Researchers at NDORMS have studied the association between ambulatory COVID-19 and short-term risk of venal thrombosis and the clinical and genetic risk factors predisposing them to developing post–COVID-19 thrombosis.
Ambulatory COVID-19 patients (those diagnosed as outpatients) face an elevated risk of venal thrombosis (blood clot in a vein) than the general population not affected by COVID-19, according to a new NDORMS study. But the risk was greatly reduced in fully vaccinated people with breakthrough infection.
Published in JAMA Internal Medicine the retrospective, population-based cohort study examined records of more than 400,000 participants from the U.K. Biobank. 18,818 were infected with SARS-CoV-2 identified by a positive PCR test in community settings, and these were matched against 93,179 uninfected participants according to age, gender and a series of clinical features.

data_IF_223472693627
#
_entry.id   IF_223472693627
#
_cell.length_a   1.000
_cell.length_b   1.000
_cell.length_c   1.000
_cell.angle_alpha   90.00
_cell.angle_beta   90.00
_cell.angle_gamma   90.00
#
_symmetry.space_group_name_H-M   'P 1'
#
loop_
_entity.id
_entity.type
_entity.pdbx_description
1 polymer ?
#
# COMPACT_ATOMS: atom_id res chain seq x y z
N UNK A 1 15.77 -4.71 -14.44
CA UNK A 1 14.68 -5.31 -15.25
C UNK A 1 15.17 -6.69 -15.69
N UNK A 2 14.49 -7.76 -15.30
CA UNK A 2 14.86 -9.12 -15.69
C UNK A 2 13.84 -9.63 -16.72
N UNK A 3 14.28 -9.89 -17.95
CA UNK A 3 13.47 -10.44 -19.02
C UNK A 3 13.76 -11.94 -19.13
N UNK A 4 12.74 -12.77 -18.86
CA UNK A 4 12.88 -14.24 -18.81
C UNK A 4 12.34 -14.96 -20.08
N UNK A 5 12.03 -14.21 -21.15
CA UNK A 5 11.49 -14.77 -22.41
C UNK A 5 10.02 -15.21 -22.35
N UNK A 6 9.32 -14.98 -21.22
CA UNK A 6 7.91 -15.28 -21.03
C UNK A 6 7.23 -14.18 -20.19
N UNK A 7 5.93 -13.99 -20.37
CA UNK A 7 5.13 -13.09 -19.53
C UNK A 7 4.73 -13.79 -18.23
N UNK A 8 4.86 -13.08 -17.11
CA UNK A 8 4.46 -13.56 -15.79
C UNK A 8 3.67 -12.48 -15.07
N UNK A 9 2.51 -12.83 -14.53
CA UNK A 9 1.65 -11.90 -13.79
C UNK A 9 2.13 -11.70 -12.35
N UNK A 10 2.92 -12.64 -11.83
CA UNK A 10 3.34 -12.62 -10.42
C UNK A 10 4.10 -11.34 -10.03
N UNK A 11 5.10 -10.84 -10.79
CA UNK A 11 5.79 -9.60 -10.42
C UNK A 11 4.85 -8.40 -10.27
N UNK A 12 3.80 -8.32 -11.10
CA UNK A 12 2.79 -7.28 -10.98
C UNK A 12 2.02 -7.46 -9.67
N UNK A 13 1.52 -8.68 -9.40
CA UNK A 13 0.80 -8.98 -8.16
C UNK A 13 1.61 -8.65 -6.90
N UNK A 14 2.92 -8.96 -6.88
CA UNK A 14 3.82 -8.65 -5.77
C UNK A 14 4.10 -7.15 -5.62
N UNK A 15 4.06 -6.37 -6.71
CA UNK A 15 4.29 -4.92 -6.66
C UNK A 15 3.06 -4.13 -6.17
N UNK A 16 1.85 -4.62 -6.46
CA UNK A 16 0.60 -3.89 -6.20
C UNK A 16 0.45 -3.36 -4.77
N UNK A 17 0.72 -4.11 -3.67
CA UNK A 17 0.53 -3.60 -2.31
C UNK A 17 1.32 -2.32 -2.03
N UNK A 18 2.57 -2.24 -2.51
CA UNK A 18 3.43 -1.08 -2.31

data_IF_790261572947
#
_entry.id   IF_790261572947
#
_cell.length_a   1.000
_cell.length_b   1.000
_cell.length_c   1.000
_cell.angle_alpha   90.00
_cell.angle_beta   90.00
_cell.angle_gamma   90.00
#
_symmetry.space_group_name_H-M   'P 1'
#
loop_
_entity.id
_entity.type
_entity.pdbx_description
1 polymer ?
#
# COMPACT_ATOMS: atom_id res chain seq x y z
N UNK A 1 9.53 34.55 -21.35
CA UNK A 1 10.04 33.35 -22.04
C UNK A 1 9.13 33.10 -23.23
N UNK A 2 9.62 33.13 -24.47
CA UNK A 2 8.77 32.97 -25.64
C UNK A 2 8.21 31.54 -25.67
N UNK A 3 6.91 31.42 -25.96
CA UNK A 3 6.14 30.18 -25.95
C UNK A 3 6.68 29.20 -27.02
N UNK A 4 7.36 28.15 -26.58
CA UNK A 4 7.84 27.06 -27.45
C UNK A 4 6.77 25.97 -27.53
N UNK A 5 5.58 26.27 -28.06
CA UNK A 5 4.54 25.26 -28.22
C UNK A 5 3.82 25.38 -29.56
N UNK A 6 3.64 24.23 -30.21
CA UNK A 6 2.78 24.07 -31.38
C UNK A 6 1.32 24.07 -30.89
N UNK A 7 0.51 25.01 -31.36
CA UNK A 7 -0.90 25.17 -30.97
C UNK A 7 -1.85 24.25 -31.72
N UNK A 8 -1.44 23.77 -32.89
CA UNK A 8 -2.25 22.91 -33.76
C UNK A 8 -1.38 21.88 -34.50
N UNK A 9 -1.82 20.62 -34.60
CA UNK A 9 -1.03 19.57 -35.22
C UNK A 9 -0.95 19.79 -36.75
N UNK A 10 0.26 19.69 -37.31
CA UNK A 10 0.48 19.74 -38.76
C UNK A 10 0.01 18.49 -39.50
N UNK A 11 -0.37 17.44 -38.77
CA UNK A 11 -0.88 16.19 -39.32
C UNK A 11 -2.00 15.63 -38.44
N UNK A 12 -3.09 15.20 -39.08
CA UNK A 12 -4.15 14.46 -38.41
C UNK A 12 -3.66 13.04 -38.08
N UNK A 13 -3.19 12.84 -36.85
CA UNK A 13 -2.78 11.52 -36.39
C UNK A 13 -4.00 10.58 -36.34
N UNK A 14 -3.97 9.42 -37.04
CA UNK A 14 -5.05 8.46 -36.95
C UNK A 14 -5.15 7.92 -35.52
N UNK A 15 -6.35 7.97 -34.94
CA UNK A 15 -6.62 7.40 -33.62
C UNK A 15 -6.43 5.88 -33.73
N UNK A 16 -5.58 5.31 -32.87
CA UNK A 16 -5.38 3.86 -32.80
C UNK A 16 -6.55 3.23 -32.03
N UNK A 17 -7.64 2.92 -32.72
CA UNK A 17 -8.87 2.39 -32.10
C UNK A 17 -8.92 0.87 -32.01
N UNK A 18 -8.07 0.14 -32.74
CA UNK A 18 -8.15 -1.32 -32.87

Frank Xie, lead author, DPhil student and research assistant in pharmaco-epidemiology at NDORMS said, “Numerous hospital-based studies have demonstrated VTE in patients with severe COVID-19 who have been admitted for treatment. This was one of the first studies into ambulatory patients with the virus, and we’ve found that there is a substantially increased risk of VTE among this cohort of middle age and older patients.”
Other clinical risk factors include older age, being male, and obesity. The team also identified genetic factors that predisposed patients to VTE. Factor V Leiden thrombophilia carriers (approximately 4% of the population) had an additional double risk of post–COVID-19 VTE compared with noncarriers, which was equivalent to the excess risk associated with an increase of 10 years of age.
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